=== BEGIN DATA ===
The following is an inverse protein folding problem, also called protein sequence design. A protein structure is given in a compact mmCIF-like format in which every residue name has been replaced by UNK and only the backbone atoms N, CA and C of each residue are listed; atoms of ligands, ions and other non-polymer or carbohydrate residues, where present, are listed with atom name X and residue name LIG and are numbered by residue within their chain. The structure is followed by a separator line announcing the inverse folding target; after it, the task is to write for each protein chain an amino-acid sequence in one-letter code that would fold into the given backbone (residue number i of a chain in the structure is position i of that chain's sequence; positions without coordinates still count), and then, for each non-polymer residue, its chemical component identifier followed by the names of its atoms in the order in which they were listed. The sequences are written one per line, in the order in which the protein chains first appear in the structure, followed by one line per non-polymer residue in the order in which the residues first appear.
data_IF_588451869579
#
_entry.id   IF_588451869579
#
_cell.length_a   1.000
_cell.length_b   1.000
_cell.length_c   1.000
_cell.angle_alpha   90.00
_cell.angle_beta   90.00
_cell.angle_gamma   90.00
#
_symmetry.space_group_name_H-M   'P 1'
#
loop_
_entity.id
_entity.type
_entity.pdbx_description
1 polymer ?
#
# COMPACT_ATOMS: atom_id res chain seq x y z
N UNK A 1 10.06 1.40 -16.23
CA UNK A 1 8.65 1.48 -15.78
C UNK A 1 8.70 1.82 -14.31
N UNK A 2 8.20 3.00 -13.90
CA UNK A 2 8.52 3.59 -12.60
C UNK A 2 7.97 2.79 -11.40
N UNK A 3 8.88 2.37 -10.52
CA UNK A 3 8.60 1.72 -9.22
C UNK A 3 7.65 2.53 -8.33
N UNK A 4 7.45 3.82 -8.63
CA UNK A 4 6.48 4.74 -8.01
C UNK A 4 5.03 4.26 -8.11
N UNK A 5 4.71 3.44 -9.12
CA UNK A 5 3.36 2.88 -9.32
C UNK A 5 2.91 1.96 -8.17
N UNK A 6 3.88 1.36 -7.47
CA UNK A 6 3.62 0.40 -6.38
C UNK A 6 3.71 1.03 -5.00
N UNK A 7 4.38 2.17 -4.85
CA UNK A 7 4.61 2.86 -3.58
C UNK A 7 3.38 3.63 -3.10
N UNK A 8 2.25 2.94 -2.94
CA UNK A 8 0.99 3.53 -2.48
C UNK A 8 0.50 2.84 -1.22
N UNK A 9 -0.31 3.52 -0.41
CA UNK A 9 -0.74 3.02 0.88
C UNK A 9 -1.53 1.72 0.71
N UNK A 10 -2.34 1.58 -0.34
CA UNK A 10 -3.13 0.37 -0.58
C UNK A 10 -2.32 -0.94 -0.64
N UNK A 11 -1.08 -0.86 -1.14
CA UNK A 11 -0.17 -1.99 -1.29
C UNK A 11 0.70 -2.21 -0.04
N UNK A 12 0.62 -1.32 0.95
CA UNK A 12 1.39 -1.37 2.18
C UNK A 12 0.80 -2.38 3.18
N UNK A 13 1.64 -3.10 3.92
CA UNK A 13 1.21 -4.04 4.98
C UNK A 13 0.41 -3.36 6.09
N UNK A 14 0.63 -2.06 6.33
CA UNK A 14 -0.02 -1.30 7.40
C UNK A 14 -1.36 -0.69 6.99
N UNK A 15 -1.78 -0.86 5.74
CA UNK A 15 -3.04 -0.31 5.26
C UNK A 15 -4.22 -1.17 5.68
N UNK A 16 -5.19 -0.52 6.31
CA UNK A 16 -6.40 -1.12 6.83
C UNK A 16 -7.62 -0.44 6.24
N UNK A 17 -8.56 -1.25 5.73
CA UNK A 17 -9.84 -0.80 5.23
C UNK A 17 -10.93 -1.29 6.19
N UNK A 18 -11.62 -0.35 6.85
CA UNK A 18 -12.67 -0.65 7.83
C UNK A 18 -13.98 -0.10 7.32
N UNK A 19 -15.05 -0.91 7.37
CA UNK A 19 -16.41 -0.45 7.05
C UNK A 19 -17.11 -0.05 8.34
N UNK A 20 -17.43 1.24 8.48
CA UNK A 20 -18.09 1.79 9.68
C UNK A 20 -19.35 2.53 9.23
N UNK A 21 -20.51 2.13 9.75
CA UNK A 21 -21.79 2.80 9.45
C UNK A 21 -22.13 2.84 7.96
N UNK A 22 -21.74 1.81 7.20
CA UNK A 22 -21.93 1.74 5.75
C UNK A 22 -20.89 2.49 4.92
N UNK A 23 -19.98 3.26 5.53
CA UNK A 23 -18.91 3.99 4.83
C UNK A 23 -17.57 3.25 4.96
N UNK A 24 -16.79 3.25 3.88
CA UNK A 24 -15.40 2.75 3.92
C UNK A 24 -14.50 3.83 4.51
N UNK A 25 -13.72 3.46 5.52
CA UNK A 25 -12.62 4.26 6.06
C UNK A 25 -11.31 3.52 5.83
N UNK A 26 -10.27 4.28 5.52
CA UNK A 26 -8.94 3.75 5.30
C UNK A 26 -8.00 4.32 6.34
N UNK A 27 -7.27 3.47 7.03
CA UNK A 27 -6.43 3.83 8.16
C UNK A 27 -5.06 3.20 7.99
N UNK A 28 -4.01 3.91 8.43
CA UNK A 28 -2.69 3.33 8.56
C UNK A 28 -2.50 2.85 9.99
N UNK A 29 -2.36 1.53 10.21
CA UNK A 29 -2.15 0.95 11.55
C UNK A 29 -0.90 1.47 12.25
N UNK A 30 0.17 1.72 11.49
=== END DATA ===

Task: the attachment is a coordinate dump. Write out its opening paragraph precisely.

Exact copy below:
The following is an inverse protein folding problem, also called protein sequence design. A protein structure is given in a compact mmCIF-like format in which every residue name has been replaced by UNK and only the backbone atoms N, CA and C of each residue are listed; atoms of ligands, ions and other non-polymer or carbohydrate residues, where present, are listed with atom name X and residue name LIG and are numbered by residue within their chain. The structure is followed by a separator line announcing the inverse folding target; after it, the task is to write for each protein chain an amino-acid sequence in one-letter code that would fold into the given backbone (residue number i of a chain in the structure is position i of that chain's sequence; positions without coordinates still count), and then, for each non-polymer residue, its chemical component identifier followed by the names of its atoms in the order in which they were listed. The sequences are written one per line, in the order in which the protein chains first appear in the structure, followed by one line per non-polymer residue in the order in which the residues first appear.